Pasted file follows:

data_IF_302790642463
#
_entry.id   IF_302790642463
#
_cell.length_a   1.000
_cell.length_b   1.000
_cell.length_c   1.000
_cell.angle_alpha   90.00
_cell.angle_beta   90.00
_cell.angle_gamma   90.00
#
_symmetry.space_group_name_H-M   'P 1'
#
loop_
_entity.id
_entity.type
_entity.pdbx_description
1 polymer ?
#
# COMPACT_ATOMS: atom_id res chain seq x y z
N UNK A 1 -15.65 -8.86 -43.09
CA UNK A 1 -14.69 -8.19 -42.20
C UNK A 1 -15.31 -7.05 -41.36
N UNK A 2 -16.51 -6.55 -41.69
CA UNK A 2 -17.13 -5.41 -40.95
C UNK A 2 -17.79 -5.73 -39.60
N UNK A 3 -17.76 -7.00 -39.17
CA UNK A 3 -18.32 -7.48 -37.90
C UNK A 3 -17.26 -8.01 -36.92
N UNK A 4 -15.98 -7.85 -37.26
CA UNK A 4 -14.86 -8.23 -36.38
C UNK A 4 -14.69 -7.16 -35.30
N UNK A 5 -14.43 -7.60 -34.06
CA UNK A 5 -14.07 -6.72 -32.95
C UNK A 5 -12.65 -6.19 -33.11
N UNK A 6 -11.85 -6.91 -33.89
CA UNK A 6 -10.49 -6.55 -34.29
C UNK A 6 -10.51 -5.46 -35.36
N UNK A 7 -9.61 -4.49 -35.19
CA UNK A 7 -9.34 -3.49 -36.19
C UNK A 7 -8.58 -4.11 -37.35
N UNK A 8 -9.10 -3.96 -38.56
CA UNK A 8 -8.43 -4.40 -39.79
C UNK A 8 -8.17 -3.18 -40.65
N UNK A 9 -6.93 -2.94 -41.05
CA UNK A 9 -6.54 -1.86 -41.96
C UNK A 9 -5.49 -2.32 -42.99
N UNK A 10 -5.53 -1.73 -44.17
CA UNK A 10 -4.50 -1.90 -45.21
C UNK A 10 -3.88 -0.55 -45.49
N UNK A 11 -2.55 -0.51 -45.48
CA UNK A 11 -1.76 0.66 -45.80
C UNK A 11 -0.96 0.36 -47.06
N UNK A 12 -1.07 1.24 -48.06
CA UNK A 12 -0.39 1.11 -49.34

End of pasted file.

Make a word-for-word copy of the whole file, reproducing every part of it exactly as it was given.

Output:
data_IF_302790642463
#
_entry.id   IF_302790642463
#
_cell.length_a   1.000
_cell.length_b   1.000
_cell.length_c   1.000
_cell.angle_alpha   90.00
_cell.angle_beta   90.00
_cell.angle_gamma   90.00
#
_symmetry.space_group_name_H-M   'P 1'
#
loop_
_entity.id
_entity.type
_entity.pdbx_description
1 polymer ?
#
# COMPACT_ATOMS: atom_id res chain seq x y z
N UNK A 1 -15.65 -8.86 -43.09
CA UNK A 1 -14.69 -8.19 -42.20
C UNK A 1 -15.31 -7.05 -41.36
N UNK A 2 -16.51 -6.55 -41.69
CA UNK A 2 -17.13 -5.41 -40.95
C UNK A 2 -17.79 -5.73 -39.60
N UNK A 3 -17.76 -7.00 -39.17
CA UNK A 3 -18.32 -7.48 -37.90
C UNK A 3 -17.26 -8.01 -36.92
N UNK A 4 -15.98 -7.85 -37.26
CA UNK A 4 -14.86 -8.23 -36.38
C UNK A 4 -14.69 -7.16 -35.30
N UNK A 5 -14.43 -7.60 -34.06
CA UNK A 5 -14.07 -6.72 -32.95
C UNK A 5 -12.65 -6.19 -33.11
N UNK A 6 -11.85 -6.91 -33.89
CA UNK A 6 -10.49 -6.55 -34.29
C UNK A 6 -10.51 -5.46 -35.36
N UNK A 7 -9.61 -4.49 -35.19
CA UNK A 7 -9.34 -3.49 -36.19
C UNK A 7 -8.58 -4.11 -37.35
N UNK A 8 -9.10 -3.96 -38.56
CA UNK A 8 -8.43 -4.40 -39.79
C UNK A 8 -8.17 -3.18 -40.65
N UNK A 9 -6.93 -2.94 -41.05
CA UNK A 9 -6.54 -1.86 -41.96
C UNK A 9 -5.49 -2.32 -42.99
N UNK A 10 -5.53 -1.73 -44.17
CA UNK A 10 -4.50 -1.90 -45.21
C UNK A 10 -3.88 -0.55 -45.49
N UNK A 11 -2.55 -0.51 -45.48
CA UNK A 11 -1.76 0.66 -45.80
C UNK A 11 -0.96 0.36 -47.06
N UNK A 12 -1.07 1.24 -48.06
CA UNK A 12 -0.39 1.11 -49.34